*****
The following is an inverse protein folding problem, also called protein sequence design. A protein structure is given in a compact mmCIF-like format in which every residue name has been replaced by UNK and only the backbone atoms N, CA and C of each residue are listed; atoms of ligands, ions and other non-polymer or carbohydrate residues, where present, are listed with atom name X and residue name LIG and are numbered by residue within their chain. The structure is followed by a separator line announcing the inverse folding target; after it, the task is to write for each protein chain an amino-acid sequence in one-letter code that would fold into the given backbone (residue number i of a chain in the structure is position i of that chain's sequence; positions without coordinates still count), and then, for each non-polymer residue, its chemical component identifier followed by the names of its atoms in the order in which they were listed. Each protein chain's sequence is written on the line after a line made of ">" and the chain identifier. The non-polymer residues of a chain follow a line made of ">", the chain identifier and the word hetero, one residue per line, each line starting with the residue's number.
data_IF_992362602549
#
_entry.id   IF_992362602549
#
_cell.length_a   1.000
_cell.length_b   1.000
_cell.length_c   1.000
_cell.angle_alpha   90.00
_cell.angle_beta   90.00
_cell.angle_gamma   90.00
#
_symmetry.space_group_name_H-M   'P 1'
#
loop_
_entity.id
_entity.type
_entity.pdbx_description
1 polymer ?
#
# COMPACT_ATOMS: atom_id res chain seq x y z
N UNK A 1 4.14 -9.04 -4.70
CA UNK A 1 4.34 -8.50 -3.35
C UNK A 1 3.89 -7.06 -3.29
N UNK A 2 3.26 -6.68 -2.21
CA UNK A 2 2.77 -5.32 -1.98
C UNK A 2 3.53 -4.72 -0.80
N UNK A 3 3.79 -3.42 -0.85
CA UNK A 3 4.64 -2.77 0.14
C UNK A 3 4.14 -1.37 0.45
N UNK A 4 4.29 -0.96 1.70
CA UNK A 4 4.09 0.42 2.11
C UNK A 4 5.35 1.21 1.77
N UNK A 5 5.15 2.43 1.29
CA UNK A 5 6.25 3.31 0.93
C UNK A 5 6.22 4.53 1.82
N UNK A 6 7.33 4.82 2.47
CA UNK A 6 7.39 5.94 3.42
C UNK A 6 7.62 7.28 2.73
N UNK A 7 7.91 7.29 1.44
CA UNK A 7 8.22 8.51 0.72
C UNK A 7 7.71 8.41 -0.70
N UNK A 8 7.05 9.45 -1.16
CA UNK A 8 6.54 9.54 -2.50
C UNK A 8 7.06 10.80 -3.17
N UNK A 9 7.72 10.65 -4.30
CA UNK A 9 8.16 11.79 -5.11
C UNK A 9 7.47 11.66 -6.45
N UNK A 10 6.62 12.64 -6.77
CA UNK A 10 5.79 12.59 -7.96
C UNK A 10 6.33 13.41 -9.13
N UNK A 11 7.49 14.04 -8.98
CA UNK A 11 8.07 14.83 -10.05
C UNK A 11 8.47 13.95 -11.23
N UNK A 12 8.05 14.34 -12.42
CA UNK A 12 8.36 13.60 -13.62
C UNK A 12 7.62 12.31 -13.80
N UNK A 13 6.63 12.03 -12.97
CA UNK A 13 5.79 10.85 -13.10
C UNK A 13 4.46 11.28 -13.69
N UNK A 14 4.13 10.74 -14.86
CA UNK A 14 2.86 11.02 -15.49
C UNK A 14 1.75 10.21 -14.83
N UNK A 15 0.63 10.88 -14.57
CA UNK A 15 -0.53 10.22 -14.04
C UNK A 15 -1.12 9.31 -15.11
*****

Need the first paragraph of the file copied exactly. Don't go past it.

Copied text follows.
The following is an inverse protein folding problem, also called protein sequence design. A protein structure is given in a compact mmCIF-like format in which every residue name has been replaced by UNK and only the backbone atoms N, CA and C of each residue are listed; atoms of ligands, ions and other non-polymer or carbohydrate residues, where present, are listed with atom name X and residue name LIG and are numbered by residue within their chain. The structure is followed by a separator line announcing the inverse folding target; after it, the task is to write for each protein chain an amino-acid sequence in one-letter code that would fold into the given backbone (residue number i of a chain in the structure is position i of that chain's sequence; positions without coordinates still count), and then, for each non-polymer residue, its chemical component identifier followed by the names of its atoms in the order in which they were listed. Each protein chain's sequence is written on the line after a line made of ">" and the chain identifier. The non-polymer residues of a chain follow a line made of ">", the chain identifier and the word hetero, one residue per line, each line starting with the residue's number.